בַּסִּפְרִיָּה In the Library 12/8

Since there will be no library time next week, this was my big shot at Chanukah, and though I was not on my home turf in the Library, I made the most of it.

Most kids know something about Chanukah by kindergarten, so for that grade I chose an exciting tale based on Little Red Riding Hood called LITTLE RED RUTHIE: A HANUKKAH TALE by Gloria Koster. It was fun having them make the mean wolf sounds and imagine the courage it would take to make a very hungry wolf wait while Ruthie fries up several pans of crispy latkes!

I was shocked (but I shouldn’t have been) when I learned that the 1st/2nd graders knew nothing of Little House on the Prairie. Nevertheless, in the interest of introducing them to a delightful series of chapter books written decades ago by Sidney Taylor called All-of-a-Kind Family, about a Jewish family of 5 girls set in the Lower East Side in 1912, I launched into a wonderful picture book written by Emily Jenkins just last year called ALL-OF-A-KIND FAMILY HANUKKAH. It managed to capture all of the warmth and spirit of the original series, while explaining Chanukah at the same time.

Finally, I had fun teaching the 5th/6th/7th graders something very new for them. Those who had been in 6th grade last year remembered that I had discussed the origins of the Chanukah story, i.e. that the 1st and 2nd Book of Maccabees was not from the Tanach, but from apocrypha (a group of books rejected from the Hebrew bible, but retained in Greek translations and preserved by Christianity), https://www.myjewishlearning.com/article/is-hanukkah-in-the-bible/ and that the story of the oil lasting 8 nights was a talmudic addition tacked on centuries later by the Rabbis to inject a little “God” into the story.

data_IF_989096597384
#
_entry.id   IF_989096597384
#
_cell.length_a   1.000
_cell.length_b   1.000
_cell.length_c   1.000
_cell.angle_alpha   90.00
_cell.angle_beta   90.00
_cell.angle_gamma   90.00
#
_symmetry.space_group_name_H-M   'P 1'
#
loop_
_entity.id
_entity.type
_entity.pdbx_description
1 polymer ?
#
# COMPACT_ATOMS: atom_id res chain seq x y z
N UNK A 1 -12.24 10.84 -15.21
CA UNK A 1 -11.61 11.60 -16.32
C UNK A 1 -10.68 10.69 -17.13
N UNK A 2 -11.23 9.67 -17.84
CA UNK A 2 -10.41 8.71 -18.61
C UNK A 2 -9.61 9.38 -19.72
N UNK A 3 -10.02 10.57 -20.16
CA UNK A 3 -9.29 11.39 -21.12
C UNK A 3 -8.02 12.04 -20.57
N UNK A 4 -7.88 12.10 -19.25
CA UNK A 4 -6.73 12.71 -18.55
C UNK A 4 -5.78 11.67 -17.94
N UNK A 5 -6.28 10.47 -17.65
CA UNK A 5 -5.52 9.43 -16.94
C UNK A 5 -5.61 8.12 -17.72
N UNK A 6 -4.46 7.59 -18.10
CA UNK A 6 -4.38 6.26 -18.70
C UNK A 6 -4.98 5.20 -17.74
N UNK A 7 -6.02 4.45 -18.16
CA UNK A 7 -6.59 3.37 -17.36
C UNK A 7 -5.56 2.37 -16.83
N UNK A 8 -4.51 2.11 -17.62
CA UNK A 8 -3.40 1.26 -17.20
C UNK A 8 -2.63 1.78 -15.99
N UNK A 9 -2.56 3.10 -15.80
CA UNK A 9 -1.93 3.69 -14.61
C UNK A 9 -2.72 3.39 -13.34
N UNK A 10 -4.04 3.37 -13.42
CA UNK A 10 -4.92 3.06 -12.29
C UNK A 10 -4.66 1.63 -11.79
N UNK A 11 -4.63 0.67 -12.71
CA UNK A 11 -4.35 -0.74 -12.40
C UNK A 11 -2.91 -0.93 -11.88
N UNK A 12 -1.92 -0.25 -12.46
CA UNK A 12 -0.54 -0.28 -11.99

After a recap for the new kids, to keep things fresh I discussed another fantastic story from apocrypha that used to be a Chanukah staple — the story of Judith. https://www.myjewishlearning.com/article/yet-another-miracle/Judith was a rich and respected widow who managed to save all of Israel from a tyrannical Assyrian general, Holofernes, by seducing him with her beauty, plying him with cheese and wine, and when he was good and drunk, cutting off his head (the kids thought that was super cool!). And that is why, I told the kids, that we eat dairy foods on Chanukah and that the original latkes were made, not of potatoes, but CHEESE! https://www.pbs.org/food/features/history-of-latkes/

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